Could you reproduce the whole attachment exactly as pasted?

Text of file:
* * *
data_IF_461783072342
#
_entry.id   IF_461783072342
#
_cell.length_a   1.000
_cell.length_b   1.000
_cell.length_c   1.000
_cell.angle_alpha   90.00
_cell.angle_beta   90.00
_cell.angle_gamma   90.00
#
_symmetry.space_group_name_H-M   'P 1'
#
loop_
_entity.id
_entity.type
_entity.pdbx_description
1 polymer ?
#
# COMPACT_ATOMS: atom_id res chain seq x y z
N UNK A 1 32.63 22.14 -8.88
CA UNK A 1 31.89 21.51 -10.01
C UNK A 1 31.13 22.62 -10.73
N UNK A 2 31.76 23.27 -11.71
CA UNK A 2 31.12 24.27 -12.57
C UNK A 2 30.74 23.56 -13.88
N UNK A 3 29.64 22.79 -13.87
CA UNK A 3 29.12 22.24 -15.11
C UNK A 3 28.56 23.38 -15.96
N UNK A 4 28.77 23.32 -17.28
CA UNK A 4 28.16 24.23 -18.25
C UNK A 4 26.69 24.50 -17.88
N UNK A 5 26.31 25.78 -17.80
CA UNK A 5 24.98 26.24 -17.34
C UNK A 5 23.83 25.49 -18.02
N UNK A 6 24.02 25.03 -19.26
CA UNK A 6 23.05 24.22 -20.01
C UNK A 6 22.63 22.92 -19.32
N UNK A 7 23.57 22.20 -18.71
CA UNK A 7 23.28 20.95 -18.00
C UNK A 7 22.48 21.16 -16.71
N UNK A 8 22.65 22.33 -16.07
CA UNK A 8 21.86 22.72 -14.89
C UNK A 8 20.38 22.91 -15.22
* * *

data_IF_461783072342
#
_entry.id   IF_461783072342
#
_cell.length_a   1.000
_cell.length_b   1.000
_cell.length_c   1.000
_cell.angle_alpha   90.00
_cell.angle_beta   90.00
_cell.angle_gamma   90.00
#
_symmetry.space_group_name_H-M   'P 1'
#
loop_
_entity.id
_entity.type
_entity.pdbx_description
1 polymer ?
#
# COMPACT_ATOMS: atom_id res chain seq x y z
N UNK A 1 32.63 22.14 -8.88
CA UNK A 1 31.89 21.51 -10.01
C UNK A 1 31.13 22.62 -10.73
N UNK A 2 31.76 23.27 -11.71
CA UNK A 2 31.12 24.27 -12.57
C UNK A 2 30.74 23.56 -13.88
N UNK A 3 29.64 22.79 -13.87
CA UNK A 3 29.12 22.24 -15.11
C UNK A 3 28.56 23.38 -15.96
N UNK A 4 28.77 23.32 -17.28
CA UNK A 4 28.16 24.23 -18.25
C UNK A 4 26.69 24.50 -17.88
N UNK A 5 26.31 25.78 -17.80
CA UNK A 5 24.98 26.24 -17.34
C UNK A 5 23.83 25.49 -18.02
N UNK A 6 24.02 25.03 -19.26
CA UNK A 6 23.05 24.22 -20.01
C UNK A 6 22.63 22.92 -19.32
N UNK A 7 23.57 22.20 -18.71
CA UNK A 7 23.28 20.95 -18.00
C UNK A 7 22.48 21.16 -16.71
N UNK A 8 22.65 22.33 -16.07
CA UNK A 8 21.86 22.72 -14.89
C UNK A 8 20.38 22.91 -15.22